We are guided to this conclusion by an examination of the policy considerations underlying the Act. The Act's primary function is to shift the costs of civil rights litigation from civil rights victims to civil rights violators. Dowdell v. City of Apopka, Florida, 698 F.2d 1181, 1189 (11th Cir. 1983). Its legislative history articulates two justifications for the cost-shifting mechanism. First, the mechanism affords civil rights victims effective access to the courts by making it financially feasible for them to challenge civil rights violations. Second, it provides an incentive for both citizens and members of the bar to act as "private attorneys general" to ensure effective enforcement of the civil rights laws. Id. (citing H.R. Rep. No. 1558, 94th Cong., 2d Sess. 1 (1976) and S.Rep. No. 1011, 94th Cong., 2d Sess. 1, 3 reprinted in 1976 U.S. Code Cong. Ad.News 5908, 5910).
We have recognized that the Act's success in achieving its purposes depends on whether the cost-shifting mechanism reimburses costs and fees on a par with what the attorney would otherwise receive from fee-paying clients. Dowdell, 698 F.2d at 1190. Were we to institute an absolute ban on recovery for expenses incurred by a lawyer who finds it necessary to hire counsel to prosecute his fee application, the profitability of handling civil rights cases would be reduced, since he would then have to absorb an expense not generally associated with other types of litigation. If Green's services were not compensable in this case, for example, Mavrides would have to pay Green's fee out of his own pocket and his real income for handling the case would be reduced significantly. Such reduced profitability would in turn channel lawyers away from civil rights suits towards more remunerative types of litigation, thereby diminishing the enforcement of the civil rights laws and decreasing victims' opportunity to gain redress. Id. Given this result, we find it more consistent with the goals of the Act to permit an attorney to be compensated for the costs reasonably incurred in hiring another to prosecute his fee application.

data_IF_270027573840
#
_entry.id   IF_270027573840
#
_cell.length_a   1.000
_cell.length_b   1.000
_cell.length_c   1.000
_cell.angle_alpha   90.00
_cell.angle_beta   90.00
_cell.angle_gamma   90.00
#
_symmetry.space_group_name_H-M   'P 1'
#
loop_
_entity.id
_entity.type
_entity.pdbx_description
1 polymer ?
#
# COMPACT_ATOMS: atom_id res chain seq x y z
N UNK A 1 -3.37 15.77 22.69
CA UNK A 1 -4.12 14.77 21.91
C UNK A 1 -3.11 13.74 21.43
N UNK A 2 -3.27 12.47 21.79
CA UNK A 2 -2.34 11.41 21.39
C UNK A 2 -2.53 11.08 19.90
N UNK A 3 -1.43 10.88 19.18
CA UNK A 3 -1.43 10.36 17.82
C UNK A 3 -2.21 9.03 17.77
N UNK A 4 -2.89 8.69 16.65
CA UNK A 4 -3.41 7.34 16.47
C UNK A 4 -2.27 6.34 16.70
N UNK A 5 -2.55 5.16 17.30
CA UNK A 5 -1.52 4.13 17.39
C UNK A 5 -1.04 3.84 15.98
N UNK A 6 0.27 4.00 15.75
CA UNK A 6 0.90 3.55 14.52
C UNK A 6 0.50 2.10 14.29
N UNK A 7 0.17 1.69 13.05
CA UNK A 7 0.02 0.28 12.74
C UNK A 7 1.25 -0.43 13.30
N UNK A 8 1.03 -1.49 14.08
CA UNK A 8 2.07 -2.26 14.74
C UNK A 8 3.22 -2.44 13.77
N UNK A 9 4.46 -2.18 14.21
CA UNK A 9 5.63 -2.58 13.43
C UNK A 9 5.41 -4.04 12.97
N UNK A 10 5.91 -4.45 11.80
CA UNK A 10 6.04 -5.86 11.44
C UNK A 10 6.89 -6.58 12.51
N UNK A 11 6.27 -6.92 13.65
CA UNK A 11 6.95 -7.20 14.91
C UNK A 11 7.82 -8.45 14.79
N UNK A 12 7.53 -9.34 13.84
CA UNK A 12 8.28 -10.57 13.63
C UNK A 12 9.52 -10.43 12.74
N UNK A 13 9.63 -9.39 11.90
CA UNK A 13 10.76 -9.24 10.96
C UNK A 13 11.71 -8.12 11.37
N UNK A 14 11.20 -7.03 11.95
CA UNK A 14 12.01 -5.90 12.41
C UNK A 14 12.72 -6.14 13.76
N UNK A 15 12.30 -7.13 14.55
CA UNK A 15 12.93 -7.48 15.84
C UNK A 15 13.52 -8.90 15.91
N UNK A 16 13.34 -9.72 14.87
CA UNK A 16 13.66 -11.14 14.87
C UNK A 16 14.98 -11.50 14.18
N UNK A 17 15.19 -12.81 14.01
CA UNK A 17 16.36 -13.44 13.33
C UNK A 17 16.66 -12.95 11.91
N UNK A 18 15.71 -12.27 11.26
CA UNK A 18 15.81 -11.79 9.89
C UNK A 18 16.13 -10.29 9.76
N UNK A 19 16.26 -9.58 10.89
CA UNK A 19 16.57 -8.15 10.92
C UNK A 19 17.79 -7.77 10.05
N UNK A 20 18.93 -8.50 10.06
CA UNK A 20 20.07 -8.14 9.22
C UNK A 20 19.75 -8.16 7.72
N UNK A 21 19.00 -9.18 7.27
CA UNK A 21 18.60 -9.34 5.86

In reaching this conclusion we do not mean to imply that it is appropriate in every case for an attorney to hire counsel to prosecute his § 1988 fee application. On the contrary, we envision these cases to be the exception and not the rule. The propriety of passing any litigation costs on to the defendant under § 1988 remains subject to this circuit's requirement that the costs be justified by the necessities of the case. Dowdell, 698 F.2d at 1191. Whether fee counsel's services are justified in a particular instance remains within the sound discretion of the trial court.
Those attorneys who feel the need to hire counsel would be well-advised to raise the issue with the court prior to taking such action. Otherwise they run the risk that the trial court may determine that the necessities of the case did not justify retaining special fee counsel. We are unwilling, however, to make prior consultation with and approval by the trial court a prerequisite to recovery.
We now turn our consideration to the issue of whether Green had standing to file the petition for attorney's fees. He and his counsel are strangers to the litigation in the sense that they are neither parties nor attorneys of record for any party. The Act calls for awards to be made to a "prevailing party." We can find nothing in the Act or its legislative history which suggests that Congress contemplated that an attorney who did not actually represent the prevailing party would be able to file a fee application on his own motion. We do not believe, therefore, that the meaning of the term "prevailing party" as it is used in the Act can be expanded to encompass an attorney who has no connection with the principal case aside from his prosecution of the fee issue. The proper procedure is for the attorney who benefits from the representation to supplement his own fee application to include the costs and expenses that he has incurred by retaining fee counsel. In this case, then, Mavrides is the proper individual to request compensation for Green's expenses. We dismiss this appeal in light of Mr. Green's lack of standing to file the motion for fees in the district court or to file an appeal to this court.
Strict conformity to the language of the statute would require that the application be made by the attorney in the name of his client, the prevailing party. We consider this to be the procedure of choice, since it ensures that awards made under the Act compensate their intended beneficiaries. We are aware that in some instances courts have awarded attorney's fees to an individual attorney rather than to the prevailing party. See, e.g., Shadis v. Beal, 692 F.2d 924 (3rd Cir. 1982); cf. Dennis v. Chang, 611 F.2d 1302, 1309 (9th Cir. 1980). In these cases, however, the awarded fees compensated the attorney for services rendered directly to the prevailing party.